That included a trilogy arc of incredible cruelty, betrayal, revenge, loyalty, and love.  All done amidst cars, trucks, gadgetry,magic, and carnage.

Oh, and sex, lots and lots of sex.

All that continues here.

At the end I had to think.  It was as if the author, in his plotting of the final book, started picking up the proverbial narrative grab bag.  "I want that over there, and that, and that."  You, there, honking big thing!,  I want you!"  And Allmon goes for the gusto with every nutso item the writer gets his hand on.  And then brings order to it    There's an skillfully written suspenseful breakin scene!  Talk about action adventure right down to the techno spider thingy.  And a mad getaway.  Heroes in peril multiple times.  Bike chases, stolen cars, boats, AI's who might be alive, and even Godzilla!

Did I mention tentacle sex? And dragons?

And for all this wonderful wild weirdness, Don Allmon doesn't forget that what we as readers crave is the connectivity.  One character to another, the reader to the characters.  It's all about the  emotions, the heart, the love.  That we also get.  Just when we need it the most.

If, at the end of the book, we're left a little spent, exhausted.  Well, that's to be expected.   Look at the path we've trodden together.  We've been shot at, abducted, lied to, wounded, lost our hope and found it again.  Along with love.  That's a trip well spent.  A journey well taken and one I highly recommend.

Cover By: Simoné.  I love these covers by Simoné, they remain some of my favorite.  Perfect for the characters and storyline.  Fantastic!
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This was a great ending to a trilogy that has been a unique, raunchy, sexually charged, but ultimately sweet mash-up of urban fantasy and cyberpunk.

This final book seemed to have less action than the previous two and a slower pace, but I didn’t mind. The characters had some things they needed to sort out, within themselves and with each other. They also had a break-out to plan and prepare for. And there were some chapters that showed us what actually happened during and after The Job That Went Bad. That contributed to the slower pace, but it was important background information because of how it impacted JT and Austin and the current happenings in the story.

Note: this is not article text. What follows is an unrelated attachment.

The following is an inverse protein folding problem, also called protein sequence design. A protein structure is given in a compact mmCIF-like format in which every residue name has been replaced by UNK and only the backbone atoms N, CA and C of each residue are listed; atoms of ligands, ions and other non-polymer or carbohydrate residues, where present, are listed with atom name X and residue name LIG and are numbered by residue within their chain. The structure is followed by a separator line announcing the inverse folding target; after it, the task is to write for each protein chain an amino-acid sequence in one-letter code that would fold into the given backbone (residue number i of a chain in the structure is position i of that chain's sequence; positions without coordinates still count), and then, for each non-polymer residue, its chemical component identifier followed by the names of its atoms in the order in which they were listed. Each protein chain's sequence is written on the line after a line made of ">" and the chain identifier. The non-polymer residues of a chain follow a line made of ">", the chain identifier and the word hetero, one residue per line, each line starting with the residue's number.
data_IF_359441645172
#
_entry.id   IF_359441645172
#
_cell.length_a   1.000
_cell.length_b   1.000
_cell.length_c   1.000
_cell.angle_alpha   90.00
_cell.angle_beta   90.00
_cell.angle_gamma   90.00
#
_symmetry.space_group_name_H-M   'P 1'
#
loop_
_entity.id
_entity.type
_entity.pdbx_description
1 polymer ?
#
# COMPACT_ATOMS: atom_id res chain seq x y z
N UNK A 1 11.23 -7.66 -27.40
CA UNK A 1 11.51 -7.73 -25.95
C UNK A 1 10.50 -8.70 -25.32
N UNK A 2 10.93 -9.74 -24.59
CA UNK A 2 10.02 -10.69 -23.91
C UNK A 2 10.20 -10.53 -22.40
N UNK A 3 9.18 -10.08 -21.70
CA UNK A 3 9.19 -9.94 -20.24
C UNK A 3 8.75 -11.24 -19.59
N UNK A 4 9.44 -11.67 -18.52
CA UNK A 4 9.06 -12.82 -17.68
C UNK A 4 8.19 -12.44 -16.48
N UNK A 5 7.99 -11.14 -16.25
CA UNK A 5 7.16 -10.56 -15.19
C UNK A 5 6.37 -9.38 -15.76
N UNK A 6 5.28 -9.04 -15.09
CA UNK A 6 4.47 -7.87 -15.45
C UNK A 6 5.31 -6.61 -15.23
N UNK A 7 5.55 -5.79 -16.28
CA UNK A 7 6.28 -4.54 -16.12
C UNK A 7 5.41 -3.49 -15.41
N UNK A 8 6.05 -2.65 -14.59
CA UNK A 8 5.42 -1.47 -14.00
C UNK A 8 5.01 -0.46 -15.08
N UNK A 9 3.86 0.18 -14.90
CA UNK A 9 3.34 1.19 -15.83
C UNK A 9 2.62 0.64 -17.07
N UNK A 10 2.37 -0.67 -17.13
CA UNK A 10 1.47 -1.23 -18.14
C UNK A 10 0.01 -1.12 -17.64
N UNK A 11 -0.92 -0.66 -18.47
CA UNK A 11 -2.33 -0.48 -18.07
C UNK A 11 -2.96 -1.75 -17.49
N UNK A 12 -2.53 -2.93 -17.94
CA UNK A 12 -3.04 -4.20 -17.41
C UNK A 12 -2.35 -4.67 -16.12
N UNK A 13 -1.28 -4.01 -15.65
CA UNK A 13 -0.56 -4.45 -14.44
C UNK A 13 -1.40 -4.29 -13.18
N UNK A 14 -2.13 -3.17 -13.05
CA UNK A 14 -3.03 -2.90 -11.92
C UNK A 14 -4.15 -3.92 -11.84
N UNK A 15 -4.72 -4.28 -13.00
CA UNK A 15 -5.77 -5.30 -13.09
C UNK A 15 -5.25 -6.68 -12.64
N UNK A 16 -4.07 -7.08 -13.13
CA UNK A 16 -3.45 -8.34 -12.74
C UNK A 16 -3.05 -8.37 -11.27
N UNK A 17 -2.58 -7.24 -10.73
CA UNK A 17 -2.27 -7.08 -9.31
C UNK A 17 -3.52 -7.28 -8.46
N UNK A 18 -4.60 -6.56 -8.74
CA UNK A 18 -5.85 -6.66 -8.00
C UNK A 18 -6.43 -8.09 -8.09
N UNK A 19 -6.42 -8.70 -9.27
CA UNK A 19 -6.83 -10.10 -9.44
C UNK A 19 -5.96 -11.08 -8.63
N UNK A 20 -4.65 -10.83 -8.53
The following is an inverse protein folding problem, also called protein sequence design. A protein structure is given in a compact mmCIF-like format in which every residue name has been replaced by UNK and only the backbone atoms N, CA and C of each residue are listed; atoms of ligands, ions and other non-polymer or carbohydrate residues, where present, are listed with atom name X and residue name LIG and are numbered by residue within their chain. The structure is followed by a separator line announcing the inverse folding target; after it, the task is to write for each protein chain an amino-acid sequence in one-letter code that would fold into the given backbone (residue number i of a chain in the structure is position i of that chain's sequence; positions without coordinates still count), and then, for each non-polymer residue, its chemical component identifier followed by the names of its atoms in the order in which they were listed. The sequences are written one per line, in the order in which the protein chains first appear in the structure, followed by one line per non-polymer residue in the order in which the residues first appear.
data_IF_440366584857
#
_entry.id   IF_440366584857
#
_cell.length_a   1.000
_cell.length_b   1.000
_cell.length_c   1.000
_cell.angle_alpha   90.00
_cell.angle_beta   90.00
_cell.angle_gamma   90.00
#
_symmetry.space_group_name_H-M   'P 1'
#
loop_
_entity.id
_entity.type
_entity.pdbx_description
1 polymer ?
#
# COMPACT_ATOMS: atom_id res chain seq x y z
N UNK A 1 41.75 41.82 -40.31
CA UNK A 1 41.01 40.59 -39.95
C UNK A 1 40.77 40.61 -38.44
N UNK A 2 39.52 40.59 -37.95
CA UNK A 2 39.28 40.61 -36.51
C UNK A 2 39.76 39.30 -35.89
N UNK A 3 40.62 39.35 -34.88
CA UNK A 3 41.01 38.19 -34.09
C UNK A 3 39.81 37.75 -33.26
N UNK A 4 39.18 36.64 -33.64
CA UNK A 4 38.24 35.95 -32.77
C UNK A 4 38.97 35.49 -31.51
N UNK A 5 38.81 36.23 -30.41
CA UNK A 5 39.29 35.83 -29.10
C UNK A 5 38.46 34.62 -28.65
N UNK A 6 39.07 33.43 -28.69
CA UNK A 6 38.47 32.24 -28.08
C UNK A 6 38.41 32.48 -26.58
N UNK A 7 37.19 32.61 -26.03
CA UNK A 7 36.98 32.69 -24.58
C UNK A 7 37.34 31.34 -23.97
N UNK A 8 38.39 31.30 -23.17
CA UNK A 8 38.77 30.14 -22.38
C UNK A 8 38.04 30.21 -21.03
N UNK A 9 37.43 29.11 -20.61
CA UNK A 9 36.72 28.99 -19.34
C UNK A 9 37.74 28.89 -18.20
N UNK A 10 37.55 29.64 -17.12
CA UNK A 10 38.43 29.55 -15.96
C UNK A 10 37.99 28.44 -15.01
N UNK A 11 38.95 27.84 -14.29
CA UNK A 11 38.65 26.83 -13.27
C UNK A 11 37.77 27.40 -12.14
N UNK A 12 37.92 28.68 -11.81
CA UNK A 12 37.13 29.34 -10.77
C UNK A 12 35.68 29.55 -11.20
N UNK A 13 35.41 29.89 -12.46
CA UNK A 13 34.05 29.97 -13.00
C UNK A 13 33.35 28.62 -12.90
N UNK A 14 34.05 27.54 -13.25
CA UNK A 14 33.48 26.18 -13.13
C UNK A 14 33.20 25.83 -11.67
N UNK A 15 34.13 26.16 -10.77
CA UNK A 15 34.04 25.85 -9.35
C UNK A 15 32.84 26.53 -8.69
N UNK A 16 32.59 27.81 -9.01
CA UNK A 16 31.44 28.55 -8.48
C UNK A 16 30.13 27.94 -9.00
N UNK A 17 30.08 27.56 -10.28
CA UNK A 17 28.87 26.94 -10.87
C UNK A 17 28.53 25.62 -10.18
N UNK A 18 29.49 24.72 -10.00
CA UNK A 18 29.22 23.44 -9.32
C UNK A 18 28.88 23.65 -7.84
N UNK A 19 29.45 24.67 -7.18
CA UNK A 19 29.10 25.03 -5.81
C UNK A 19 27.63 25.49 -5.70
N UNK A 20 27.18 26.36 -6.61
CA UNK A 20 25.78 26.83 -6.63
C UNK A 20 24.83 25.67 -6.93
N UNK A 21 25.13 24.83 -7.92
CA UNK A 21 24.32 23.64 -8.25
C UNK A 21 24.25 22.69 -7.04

There was definitely some sex as well, and some of it was just thrown in there for the hell of it, but the actual sex scenes didn’t overtake the story this time the way they somewhat seemed to in the first book. But even when it wasn’t happening on-page, the book was very sexually charged, which is not a complaint because that’s how all the books have been, and it’s fitting for the characters. There was also one scene that was, ahh… a little different.

Tentacles. There were tentacles. Lots of them.

Although the tentacles may have been a bit extreme for my taste, something I liked was how the sex in this book was not perfect and beautiful. It was definitely enjoyable for the characters, but the author didn’t shy away from some of the less pretty realities. This was also fitting for the characters because they were not the types to have perfect, pretty, sanitized sex. They were the types to get down and dirty and love it.

Speaking of the characters… I love JT and Austin. I love that they’re these rough, tough, criminal, masculine dudes, but they don’t suffer from toxic masculinity. They love. They care. They cry. They feel. And I’ve really enjoyed getting to know them and seeing things through their unique perspectives because they’re both so different from me. The fact that they’re an orc and a elf just made it even better because I love supernatural creatures (plus the elf glamour was really cool and different from any other way I’ve ever seen glamour done).